13,000 years ago the last of the Missoula floods swept across Eastern Washington and down the Columbia River Gorge. Glaciologists estimate that the glaciers in the Methow Valley were up to a mile deep. The First People of the Methow Valley have stories about the great flood and its impacts.
For hundreds of generations, the Methow Valley has been the home of the Methow People. When the first white settlers arrived in the Methow Valley in the late 1800s, most of the Methow People (mətx̌ʷu) were forcibly relocated from the Moses-Columbia Reservation, formed in 1879. In 1884, the Moses-Columbia Reservation was dissolved and most of the Methow People were moved to the area east and south of present-day Omak, becoming one of the twelve tribes of the Confederated Tribes of the Colville Reservation.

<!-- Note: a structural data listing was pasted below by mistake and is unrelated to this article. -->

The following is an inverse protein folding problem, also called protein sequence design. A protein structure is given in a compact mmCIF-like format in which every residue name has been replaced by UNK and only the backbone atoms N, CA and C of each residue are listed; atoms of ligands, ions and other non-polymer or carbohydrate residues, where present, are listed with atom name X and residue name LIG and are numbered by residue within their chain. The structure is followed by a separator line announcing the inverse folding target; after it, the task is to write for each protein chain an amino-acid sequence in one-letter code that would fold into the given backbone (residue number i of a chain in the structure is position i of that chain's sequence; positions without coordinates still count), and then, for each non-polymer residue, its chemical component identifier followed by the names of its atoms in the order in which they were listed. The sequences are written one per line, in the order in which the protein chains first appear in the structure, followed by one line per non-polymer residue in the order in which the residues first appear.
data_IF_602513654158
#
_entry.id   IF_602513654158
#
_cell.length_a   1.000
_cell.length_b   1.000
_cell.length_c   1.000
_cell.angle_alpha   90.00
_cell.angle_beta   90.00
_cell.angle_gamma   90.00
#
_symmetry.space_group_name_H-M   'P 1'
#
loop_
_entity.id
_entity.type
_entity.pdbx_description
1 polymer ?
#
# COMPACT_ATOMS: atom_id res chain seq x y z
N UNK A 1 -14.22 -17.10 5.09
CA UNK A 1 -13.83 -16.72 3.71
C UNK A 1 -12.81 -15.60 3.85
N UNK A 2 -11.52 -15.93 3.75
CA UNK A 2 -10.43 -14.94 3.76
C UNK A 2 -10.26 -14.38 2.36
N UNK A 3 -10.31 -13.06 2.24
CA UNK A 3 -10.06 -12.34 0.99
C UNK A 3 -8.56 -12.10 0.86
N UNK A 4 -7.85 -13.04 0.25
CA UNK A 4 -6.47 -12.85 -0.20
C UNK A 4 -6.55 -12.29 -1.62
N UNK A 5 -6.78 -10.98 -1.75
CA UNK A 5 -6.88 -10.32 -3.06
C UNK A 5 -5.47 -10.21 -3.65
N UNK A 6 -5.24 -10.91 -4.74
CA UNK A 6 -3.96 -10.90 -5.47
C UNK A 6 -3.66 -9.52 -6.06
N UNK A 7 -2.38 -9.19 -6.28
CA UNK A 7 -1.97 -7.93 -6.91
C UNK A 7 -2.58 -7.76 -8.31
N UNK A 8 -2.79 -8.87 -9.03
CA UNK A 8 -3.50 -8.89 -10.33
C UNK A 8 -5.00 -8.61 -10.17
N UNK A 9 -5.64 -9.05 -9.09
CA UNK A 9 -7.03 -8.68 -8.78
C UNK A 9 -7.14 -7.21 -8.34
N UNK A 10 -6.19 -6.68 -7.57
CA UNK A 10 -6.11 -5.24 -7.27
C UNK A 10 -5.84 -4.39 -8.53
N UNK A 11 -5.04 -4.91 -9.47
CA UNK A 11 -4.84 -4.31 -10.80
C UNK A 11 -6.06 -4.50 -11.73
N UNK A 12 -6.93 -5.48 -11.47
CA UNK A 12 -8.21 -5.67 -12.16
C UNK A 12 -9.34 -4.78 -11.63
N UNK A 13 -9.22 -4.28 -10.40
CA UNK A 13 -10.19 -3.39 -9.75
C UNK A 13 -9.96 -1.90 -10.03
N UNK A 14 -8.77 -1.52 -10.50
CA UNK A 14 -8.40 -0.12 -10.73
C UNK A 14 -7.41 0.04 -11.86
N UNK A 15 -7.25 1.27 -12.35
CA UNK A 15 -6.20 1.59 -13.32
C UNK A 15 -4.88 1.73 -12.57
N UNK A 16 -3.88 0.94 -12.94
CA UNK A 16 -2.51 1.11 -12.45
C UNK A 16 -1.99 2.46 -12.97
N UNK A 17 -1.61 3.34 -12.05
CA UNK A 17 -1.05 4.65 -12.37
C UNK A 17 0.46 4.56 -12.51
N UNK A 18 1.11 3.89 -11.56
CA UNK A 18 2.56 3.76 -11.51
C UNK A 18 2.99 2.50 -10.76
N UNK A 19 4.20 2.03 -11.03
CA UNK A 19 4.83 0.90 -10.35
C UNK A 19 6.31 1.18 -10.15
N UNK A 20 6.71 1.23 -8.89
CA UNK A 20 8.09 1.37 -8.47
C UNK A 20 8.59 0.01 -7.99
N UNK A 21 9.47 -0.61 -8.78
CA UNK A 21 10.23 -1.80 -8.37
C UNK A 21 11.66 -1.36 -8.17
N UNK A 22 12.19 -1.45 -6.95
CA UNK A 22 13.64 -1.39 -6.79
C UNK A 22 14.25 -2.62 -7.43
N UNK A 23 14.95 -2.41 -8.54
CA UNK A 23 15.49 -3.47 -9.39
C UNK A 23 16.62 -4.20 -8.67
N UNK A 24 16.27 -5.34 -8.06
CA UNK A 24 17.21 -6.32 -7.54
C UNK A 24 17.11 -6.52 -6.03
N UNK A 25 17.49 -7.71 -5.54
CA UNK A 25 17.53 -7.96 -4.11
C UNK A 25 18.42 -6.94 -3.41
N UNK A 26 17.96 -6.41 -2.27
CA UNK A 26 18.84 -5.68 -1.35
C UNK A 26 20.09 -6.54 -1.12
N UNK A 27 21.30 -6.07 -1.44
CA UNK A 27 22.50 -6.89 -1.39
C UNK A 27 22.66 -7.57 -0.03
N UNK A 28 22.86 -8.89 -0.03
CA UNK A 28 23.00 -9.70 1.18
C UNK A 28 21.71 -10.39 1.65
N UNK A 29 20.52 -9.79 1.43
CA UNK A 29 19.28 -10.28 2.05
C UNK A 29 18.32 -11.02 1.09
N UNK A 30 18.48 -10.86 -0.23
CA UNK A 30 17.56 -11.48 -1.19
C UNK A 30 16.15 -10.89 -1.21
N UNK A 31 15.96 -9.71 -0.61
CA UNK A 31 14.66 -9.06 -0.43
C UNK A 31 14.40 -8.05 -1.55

Others in this diaspora refused to enter the reservations and simply stayed or dispersed in the region. Even today, many Methow Tribal families maintain a consistent presence in this valley. We are grateful for the Methow People’s (mətx̌ʷu) careful stewarding of this land and hope to learn from their example.
Learn more about the Confederated Tribes of the Colville Reservation and the Methow People here.